I think about government healthcare as being something that should be scaled according to the Nation’s financial condition.
We need more money coming in.
If we were to wipe out the Balance of Trade deficit, for example – which runs $40-$50 billion per MONTH, then sure. We would all get healthy.
The ugly fact of Healthcare is that it has been reduced to a single bill that doesn’t look at the entire budget picture and come to realistic answer to the over-all problem.
Remember Rubberstamp Ryan pushed Obama’s globalism plans.
Picture an airline flying along at F?light Level 37 (37,000 feet). The crew notices a problem with the right wing/. As the cabin decompresses and people begin to instantly die from cold and a lack of oxygen, the pilot turns to the co-pilot and says “This is just ;like the approach to healthcare reform.” As the plane crashes toward a very small landing.
Point? Sure: You can’t fix one wing at a time. You need to consider the outgo when trying to spend income that isn’t here.
If the U.S. were to tax imports at the differential between the cost of such goods being made America and the cheap-o overseas rates, life would be wonderful.
The problem (which no one talks about) is that universal healthcare from some of these Asian countries – and Mexico – is not considered nor required when tariffs are set on cheap-o goods.
Then – compounding our national stupidity – there’s the World Trade Organization which really benefits the rich One Percenters more than the rest of us.
I would argue – and I think it’s a convincing case – that if we are going to enforce a Healthcare program in these (prior to Obama) United States, then we must simultaneously move to impose a tax on imported goods to level the trade playing field.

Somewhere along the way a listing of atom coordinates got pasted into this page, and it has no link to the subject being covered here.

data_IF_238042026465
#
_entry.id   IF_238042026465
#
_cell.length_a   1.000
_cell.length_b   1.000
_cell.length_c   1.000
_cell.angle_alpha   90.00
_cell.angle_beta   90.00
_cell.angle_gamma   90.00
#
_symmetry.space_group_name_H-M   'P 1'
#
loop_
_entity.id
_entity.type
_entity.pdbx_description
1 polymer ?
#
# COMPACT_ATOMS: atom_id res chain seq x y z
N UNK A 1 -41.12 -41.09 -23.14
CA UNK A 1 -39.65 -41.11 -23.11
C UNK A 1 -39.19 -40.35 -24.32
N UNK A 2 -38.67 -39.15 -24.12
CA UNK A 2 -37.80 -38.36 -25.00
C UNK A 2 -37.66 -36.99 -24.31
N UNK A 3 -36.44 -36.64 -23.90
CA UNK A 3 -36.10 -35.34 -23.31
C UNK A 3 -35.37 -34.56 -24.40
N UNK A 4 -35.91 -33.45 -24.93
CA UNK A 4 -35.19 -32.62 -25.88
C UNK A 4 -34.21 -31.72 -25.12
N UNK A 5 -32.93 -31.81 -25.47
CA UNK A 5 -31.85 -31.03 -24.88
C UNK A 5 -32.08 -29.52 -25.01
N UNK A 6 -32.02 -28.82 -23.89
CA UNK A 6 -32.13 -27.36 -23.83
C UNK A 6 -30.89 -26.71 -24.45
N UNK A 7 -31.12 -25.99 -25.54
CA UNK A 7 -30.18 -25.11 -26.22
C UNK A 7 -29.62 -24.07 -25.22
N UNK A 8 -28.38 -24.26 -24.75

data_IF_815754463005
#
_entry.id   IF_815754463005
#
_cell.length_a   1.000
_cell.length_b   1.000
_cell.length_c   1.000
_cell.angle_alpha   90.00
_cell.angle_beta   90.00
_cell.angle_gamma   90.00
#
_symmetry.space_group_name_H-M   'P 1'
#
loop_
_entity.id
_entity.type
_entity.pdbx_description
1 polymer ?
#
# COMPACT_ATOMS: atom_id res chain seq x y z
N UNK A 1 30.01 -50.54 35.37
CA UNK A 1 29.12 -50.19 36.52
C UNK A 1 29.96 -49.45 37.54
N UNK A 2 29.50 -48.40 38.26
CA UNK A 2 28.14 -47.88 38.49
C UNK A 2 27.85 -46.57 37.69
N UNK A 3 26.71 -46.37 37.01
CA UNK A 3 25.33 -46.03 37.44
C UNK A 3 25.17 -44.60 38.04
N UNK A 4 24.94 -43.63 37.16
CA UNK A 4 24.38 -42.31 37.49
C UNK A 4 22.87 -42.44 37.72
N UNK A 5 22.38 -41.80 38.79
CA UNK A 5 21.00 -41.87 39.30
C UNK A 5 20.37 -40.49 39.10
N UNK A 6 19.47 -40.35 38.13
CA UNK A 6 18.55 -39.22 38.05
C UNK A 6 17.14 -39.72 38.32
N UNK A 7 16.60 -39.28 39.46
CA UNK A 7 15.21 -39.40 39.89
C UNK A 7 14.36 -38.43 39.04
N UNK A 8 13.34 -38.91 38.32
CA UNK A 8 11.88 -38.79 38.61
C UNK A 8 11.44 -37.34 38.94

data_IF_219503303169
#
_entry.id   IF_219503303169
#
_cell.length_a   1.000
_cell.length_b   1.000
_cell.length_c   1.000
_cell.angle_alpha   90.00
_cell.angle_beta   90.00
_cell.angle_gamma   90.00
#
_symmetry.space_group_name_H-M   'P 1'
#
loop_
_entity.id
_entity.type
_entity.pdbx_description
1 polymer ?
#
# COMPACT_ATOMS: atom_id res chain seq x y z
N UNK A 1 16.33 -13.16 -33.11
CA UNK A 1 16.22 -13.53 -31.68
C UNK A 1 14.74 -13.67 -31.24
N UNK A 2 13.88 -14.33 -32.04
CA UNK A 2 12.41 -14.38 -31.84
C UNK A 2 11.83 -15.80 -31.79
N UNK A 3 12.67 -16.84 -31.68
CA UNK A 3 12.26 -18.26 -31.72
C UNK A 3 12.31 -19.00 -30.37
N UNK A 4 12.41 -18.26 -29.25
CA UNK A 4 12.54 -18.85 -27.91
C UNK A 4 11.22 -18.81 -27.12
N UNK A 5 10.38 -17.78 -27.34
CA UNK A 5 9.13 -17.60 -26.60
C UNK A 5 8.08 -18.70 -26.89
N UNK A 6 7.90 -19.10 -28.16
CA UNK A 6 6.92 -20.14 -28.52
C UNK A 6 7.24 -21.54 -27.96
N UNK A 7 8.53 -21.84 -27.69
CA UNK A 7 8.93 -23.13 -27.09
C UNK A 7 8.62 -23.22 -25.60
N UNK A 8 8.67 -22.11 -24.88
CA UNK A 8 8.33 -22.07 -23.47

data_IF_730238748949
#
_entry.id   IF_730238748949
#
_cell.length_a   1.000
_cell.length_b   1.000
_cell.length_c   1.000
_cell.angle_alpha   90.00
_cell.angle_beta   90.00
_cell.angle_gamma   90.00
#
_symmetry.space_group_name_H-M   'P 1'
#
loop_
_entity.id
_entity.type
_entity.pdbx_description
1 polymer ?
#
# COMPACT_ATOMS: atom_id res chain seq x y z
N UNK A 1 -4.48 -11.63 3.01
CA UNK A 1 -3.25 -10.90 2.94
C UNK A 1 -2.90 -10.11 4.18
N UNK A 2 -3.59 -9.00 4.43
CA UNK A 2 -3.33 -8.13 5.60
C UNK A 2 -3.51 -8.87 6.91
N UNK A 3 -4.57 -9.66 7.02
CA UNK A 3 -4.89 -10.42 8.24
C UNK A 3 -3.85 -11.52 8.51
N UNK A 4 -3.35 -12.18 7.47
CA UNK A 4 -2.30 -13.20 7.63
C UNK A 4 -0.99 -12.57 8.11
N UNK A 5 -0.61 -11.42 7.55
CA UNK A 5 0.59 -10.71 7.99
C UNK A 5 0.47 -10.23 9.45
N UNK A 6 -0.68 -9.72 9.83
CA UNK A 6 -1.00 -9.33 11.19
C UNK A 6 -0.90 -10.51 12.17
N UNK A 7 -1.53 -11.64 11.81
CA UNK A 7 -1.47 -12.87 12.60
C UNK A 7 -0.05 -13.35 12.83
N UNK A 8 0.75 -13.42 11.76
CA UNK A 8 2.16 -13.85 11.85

Tariffs should be set after adjusting labor both here and abroad for Worker Purchasing Power Parity plus Quality of Life (QOL).
The problem, you see, is bigger than healthcare.
There is the corporate tax angle.
Here we have major corporations screaming bloody murder about how high the U.S. tax rates are yet IRS has only limited authority to deal with the multinationals that use international tax dodges and havens to avoid (or ridiculously minimize) corporate taxes in most countries.
Remember I lived and worked in the Cayman Islands for a couple of years – and I have a pretty good handle on how the International Tax Shuffle is danced. Really, do 40 of the 50-largest banks in the world need to be serving a total market of 60-thousand people unless there’s a lot of dodging going on? Well, there is.
Corporations should all pay the same “end-to-end” tax rates as U.S. domiciled corporations..
Go back to last year and how the E.U. moved against Apple on just this point. Read “The Inside Story of Apple’s $14 Billion Tax Bill.” Interesting stuff.
The simple version of this avoidance game works is simple: Since I will use a couple of dummy shell companies to illustrate, seems only right that they be named after myself:
Ure Industries buys cell phones from our Ure Industries Ltd in Grand Turk for $100 per phone. They sell at a small profit (retailing net is $110) so $10 in taxable income in the USA.,
The Foxcommy Division of Ure International, Inc. manufactures the phones in China for $20, sells them to Ure Industries Limited, Grand Turk, for $22 – and thus pays China a corporate tax of 10% ($2) profit from making the phones.
Follow me here: Did you see the cutout?
Ure Industries Ltd in Grand Turk in the Turks and Caicos made a tax-free bundle.
They buy the phones all day long from China for $22. And they resell them to Ure Industries America for $100 and that $78 of pure profit is tax-free since it was “earned” manipulating paper in a tax haven country.
I made it simple because I used Ure throughout. But in real life no way. The companies have interlocking directors, perhaps, but the names are varied to hide avoidance.